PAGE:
“How many of you,” I asked my students, “were taught to write the five-paragraph essay in high school?” Every student in the class raised a hand.
by Kathleen Dudden Rowlands
I’m teaching the English Methods class in our credential program, and I knew from entries in my students’ Writer’s Reader’s Notebooks (Rief) that they were struggling with the articles I assigned about the five-paragraph essay. Some were shocked to learn of the long-term instructional damage that focusing on form before attending to the interplay among purpose, audience, and content has on developing writers (Durst; Pirie; Tremmel). Such a form-first instructional focus is not “scaffolding” as many claim, but a leftover from the current-traditional rhetoric of the mid-nineteenth century. Form-first instruction severely misrepresents composing’s complex, messy, recursive nature (Hillocks). This oversimplification by form-first instruction gets in the way of enabling students to develop considerations of audience and purpose that drive authentic content choices and arrangements. Form-first instruction gets in the way of teaching students how to write.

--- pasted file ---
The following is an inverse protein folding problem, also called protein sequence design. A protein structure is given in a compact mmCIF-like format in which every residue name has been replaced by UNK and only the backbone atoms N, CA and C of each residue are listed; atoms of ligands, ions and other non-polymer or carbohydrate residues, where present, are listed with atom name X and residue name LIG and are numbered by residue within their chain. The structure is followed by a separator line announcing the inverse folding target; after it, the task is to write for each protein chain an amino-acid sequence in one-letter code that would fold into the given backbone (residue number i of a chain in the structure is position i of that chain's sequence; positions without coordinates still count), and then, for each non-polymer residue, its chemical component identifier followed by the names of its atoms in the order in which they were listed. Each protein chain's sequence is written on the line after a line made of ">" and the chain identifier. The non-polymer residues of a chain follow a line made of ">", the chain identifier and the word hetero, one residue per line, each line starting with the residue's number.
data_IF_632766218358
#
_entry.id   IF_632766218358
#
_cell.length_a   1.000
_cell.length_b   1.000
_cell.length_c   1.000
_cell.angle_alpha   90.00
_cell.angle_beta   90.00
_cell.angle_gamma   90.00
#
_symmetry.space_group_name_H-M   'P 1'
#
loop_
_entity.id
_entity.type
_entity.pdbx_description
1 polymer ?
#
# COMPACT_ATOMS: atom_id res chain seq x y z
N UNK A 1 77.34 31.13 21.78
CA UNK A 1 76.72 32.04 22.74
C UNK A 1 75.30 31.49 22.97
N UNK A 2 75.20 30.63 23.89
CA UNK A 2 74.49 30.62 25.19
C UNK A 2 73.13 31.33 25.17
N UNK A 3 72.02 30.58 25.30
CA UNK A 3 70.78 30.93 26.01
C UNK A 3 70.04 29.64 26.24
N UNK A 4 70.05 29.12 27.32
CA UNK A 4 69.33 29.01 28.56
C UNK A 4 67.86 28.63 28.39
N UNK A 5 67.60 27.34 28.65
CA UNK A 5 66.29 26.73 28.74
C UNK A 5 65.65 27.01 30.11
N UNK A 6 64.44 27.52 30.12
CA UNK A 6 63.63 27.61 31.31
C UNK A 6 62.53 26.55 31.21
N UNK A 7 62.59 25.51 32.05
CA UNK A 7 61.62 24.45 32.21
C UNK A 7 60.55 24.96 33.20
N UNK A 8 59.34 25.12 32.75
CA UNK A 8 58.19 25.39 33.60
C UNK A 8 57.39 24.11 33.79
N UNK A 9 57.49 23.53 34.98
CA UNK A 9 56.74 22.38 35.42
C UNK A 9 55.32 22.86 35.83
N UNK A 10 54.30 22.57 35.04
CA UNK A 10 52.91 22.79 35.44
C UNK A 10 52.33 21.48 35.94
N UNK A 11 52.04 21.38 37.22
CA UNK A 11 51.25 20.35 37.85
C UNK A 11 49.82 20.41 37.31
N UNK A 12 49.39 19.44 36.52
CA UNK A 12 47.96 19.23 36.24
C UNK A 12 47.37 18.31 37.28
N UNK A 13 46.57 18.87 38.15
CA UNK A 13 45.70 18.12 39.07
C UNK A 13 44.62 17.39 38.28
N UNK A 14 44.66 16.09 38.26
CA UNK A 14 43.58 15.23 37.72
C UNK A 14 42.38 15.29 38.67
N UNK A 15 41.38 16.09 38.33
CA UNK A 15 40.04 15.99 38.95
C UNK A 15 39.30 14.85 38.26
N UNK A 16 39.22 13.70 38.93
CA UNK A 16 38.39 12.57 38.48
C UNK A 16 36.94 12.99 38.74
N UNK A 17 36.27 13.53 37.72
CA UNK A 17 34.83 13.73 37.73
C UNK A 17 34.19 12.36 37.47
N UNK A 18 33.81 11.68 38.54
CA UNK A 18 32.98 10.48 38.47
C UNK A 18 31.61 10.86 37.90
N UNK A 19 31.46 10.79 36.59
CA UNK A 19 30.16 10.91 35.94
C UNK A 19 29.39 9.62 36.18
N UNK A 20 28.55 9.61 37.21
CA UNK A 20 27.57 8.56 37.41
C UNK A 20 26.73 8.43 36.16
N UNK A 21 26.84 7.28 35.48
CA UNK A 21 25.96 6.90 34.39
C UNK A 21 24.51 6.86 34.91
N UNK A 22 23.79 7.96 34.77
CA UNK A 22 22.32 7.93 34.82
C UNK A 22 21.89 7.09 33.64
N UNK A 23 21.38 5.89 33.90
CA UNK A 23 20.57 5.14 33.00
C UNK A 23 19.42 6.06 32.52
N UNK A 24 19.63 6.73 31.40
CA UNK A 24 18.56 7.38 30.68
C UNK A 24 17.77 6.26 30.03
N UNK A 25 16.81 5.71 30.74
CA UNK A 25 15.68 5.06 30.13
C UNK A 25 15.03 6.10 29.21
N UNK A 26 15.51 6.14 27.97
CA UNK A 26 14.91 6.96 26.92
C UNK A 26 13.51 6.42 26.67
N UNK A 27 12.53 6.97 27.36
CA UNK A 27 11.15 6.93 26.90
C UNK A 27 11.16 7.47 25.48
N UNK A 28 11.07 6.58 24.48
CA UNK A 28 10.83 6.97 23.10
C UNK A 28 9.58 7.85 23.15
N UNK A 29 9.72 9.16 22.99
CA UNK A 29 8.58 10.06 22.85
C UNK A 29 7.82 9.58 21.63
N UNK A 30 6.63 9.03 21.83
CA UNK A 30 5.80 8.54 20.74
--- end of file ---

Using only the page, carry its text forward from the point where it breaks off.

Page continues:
Formula does not equal form—one is static, the other dynamic. –Thomas Newkirk
In her wonderful monster cartoon, Sandra Boynton perfectly captures and parodies the five-paragraph theme, characterizing its parts as having “lots of teeth but no bite” or being “somewhat limp and drawn out.” Its development contains “some minor points” that are “mostly bulk.” This is a monster in which form dominates, and content is considered only marginally. Indeed, form’s imposing dominance makes this monster particularly dangerous and especially difficult to vanquish …
PDF: Slay the Monster! by Kathleen Dudden Rowlands